In addition to the hit to public health and economic growth from stronger patent protection, the trade deal raises a long list of regulatory issues. Top on this list is the investor-state dispute settlement (ISDS) mechanism, essentially an extra-judicial legal system which is created exclusively for the benefit of foreign investors. The scope of the mechanism was supposedly lessened in response to public opposition, but we will only know its status for certain when the text is made public.

The agreement excluded one of the most important trade issues facing the United States: setting currency values. The United States has a large trade deficit primarily because several countries, including some in the TPP, have bought huge amounts of dollars in order to prop up the dollar against their currencies. This has the same effect in promoting their exports and limiting their imports as if they had a subsidy on exports and a tariff on imports.

The Obama administration opted not to include currency values in the deal. The loss of good-paying manufacturing jobs due to the trade deficit is apparently not a priority. Yet, well-connected companies like GE produce much of their output overseas and are happy to see the dollar remain over-valued.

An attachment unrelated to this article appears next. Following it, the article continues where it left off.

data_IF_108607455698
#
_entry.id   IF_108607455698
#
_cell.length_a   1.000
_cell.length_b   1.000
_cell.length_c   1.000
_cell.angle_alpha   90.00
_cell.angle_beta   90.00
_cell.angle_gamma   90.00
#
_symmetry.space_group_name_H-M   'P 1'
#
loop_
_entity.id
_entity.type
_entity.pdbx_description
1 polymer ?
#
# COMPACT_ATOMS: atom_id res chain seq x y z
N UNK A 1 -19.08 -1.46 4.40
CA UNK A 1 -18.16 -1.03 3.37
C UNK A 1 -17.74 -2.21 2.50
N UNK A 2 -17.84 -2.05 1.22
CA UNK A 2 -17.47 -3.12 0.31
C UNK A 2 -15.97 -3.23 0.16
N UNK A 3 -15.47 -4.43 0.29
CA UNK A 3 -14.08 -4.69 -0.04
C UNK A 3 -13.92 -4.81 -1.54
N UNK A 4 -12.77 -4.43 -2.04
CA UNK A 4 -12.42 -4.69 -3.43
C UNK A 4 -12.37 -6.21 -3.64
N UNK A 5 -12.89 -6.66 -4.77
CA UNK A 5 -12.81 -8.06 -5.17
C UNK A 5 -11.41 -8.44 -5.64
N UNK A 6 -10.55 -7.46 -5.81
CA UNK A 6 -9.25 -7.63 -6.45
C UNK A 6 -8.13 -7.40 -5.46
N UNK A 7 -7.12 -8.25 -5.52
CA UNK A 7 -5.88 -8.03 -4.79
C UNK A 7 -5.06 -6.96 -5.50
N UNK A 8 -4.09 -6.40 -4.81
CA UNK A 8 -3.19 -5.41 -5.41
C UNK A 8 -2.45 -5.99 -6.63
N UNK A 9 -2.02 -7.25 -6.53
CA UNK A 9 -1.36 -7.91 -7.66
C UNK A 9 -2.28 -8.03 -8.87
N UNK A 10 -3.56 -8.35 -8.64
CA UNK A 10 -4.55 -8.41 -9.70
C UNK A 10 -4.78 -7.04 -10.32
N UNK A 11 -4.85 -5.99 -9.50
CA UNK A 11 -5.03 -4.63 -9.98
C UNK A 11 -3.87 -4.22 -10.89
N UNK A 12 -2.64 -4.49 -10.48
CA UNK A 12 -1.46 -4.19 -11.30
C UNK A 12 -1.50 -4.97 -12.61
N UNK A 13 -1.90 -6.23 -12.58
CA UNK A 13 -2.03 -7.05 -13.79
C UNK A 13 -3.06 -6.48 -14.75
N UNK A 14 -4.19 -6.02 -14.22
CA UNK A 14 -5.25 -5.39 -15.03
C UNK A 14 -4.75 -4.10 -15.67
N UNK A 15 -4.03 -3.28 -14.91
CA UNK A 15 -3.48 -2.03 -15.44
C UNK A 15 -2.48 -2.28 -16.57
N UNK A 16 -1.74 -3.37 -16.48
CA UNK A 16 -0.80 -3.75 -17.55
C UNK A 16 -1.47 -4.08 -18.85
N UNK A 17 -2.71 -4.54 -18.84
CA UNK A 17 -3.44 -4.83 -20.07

The lack of interest in currency rules says pretty much everything we need to know about the TPP. It was a deal done for corporate interests over the heads of the American people. Now we get to see how our representatives in Congress will respond on the final vote, in an election year.

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  1. October 7, 2015 at 2:56 am

    I agree the TPP was done for corporate interests. Particularly, multinational corporations. But how do you respond to President Obama’s comment when he announced the TPP, A deal consistent with American values, he said. Dean, you don’t seem to agree.